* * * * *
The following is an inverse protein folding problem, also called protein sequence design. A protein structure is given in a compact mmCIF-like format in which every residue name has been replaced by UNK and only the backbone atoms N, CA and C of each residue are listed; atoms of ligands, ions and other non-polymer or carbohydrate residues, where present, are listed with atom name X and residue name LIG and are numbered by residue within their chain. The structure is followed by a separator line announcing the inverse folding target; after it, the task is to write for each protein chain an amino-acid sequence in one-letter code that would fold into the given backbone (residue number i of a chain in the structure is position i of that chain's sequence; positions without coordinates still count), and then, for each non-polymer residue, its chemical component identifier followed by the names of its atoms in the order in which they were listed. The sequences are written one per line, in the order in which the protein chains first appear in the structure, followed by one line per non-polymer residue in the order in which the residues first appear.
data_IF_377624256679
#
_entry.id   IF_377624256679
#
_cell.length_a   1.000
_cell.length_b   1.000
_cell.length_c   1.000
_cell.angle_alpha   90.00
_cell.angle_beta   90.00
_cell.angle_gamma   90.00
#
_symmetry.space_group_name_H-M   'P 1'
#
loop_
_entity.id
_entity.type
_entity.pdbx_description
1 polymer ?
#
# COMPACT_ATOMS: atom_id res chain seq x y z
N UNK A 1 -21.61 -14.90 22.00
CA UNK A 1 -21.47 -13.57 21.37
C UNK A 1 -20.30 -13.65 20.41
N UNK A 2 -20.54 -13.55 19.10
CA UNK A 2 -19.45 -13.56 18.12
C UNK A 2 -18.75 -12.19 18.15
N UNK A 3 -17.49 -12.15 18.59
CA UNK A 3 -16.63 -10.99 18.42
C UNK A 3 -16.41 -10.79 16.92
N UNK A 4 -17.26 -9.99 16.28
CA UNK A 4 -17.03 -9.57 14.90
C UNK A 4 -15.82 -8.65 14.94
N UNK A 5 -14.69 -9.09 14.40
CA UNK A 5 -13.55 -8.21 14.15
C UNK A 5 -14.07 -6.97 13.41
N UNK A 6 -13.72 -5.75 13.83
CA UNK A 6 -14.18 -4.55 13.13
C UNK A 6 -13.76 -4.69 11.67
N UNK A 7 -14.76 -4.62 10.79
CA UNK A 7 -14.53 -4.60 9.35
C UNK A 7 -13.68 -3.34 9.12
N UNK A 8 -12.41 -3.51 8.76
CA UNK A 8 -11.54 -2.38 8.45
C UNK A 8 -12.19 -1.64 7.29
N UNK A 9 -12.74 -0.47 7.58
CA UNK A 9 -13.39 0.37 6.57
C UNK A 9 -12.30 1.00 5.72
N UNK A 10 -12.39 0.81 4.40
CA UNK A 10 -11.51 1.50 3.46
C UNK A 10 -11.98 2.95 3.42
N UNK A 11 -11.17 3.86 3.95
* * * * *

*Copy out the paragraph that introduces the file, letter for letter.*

The following is an inverse protein folding problem, also called protein sequence design. A protein structure is given in a compact mmCIF-like format in which every residue name has been replaced by UNK and only the backbone atoms N, CA and C of each residue are listed; atoms of ligands, ions and other non-polymer or carbohydrate residues, where present, are listed with atom name X and residue name LIG and are numbered by residue within their chain. The structure is followed by a separator line announcing the inverse folding target; after it, the task is to write for each protein chain an amino-acid sequence in one-letter code that would fold into the given backbone (residue number i of a chain in the structure is position i of that chain's sequence; positions without coordinates still count), and then, for each non-polymer residue, its chemical component identifier followed by the names of its atoms in the order in which they were listed. The sequences are written one per line, in the order in which the protein chains first appear in the structure, followed by one line per non-polymer residue in the order in which the residues first appear.